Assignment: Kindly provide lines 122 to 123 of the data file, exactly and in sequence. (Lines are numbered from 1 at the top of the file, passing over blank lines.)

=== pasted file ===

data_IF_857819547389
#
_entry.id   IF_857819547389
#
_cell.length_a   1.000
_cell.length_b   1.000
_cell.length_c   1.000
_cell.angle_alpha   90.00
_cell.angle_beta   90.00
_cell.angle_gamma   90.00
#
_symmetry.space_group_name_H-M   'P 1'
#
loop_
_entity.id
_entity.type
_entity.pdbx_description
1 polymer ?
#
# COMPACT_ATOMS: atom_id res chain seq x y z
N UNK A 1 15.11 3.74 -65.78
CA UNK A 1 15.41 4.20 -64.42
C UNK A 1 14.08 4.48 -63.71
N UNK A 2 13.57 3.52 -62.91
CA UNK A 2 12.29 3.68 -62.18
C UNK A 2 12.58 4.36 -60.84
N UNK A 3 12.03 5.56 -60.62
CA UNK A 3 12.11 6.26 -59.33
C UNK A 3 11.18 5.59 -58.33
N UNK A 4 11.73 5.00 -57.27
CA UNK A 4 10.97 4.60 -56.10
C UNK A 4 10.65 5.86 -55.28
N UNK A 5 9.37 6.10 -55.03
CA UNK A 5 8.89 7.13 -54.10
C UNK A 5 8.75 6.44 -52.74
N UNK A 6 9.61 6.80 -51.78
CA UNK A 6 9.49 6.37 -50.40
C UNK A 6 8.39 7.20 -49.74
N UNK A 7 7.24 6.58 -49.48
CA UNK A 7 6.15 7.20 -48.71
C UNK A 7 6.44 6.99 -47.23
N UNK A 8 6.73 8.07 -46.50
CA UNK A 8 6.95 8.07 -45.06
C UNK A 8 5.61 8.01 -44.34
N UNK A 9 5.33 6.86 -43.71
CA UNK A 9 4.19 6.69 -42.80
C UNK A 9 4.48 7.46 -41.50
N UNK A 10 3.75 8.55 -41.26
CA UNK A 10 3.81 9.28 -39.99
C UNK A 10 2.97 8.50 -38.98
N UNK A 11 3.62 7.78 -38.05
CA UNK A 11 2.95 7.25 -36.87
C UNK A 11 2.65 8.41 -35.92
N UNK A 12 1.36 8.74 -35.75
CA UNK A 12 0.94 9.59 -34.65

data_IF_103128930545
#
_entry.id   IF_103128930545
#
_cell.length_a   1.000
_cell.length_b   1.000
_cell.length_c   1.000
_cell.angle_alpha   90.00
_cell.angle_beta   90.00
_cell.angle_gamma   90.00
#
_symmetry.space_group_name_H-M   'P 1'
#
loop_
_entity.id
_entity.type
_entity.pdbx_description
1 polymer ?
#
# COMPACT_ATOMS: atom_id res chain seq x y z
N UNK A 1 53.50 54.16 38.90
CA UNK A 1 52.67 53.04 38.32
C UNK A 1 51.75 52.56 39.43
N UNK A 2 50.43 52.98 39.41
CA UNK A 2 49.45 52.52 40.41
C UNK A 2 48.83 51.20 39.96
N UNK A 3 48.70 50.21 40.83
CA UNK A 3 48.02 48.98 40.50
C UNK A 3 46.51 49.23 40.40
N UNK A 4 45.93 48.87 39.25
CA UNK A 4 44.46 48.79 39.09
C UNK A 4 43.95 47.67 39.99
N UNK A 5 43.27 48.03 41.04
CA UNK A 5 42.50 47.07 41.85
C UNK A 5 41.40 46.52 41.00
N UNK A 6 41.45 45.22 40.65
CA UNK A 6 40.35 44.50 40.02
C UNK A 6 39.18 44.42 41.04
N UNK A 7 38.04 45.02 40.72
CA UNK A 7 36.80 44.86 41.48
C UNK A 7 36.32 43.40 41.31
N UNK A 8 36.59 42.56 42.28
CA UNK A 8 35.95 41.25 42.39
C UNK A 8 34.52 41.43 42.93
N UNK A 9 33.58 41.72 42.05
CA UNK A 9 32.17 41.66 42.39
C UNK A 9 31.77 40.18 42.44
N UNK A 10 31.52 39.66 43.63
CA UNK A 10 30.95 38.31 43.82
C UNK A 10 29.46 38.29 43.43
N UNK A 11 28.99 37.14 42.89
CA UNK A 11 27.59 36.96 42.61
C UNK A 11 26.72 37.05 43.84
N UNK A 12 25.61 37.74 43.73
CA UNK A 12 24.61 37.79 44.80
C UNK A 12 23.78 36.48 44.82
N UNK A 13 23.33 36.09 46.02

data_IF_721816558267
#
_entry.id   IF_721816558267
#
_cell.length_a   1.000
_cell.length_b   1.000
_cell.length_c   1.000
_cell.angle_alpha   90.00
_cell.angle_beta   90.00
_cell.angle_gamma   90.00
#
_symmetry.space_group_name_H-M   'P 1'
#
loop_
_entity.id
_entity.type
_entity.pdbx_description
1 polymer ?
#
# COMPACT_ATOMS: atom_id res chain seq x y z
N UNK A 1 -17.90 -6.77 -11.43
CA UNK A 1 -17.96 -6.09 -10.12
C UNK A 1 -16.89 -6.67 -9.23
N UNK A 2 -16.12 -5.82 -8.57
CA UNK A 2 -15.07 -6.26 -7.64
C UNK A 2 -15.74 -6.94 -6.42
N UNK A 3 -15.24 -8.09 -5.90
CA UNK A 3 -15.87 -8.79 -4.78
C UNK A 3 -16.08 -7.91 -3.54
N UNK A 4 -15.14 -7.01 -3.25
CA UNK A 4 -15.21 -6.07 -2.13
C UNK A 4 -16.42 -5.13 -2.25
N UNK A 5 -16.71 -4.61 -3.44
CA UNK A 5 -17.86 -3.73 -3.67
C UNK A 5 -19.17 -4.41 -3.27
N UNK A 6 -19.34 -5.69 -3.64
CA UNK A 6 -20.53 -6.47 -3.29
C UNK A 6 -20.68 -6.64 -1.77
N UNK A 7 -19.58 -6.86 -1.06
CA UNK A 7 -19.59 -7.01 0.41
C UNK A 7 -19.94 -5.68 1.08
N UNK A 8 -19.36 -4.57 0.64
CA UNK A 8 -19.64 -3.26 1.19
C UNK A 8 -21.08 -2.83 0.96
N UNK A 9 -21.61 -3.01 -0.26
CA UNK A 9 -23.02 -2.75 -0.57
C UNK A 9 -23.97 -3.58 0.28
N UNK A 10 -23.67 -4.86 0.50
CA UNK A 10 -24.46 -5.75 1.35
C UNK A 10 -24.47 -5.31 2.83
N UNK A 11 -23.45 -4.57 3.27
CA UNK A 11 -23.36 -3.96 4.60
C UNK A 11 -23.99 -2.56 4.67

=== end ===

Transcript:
_cell.angle_gamma   90.00
#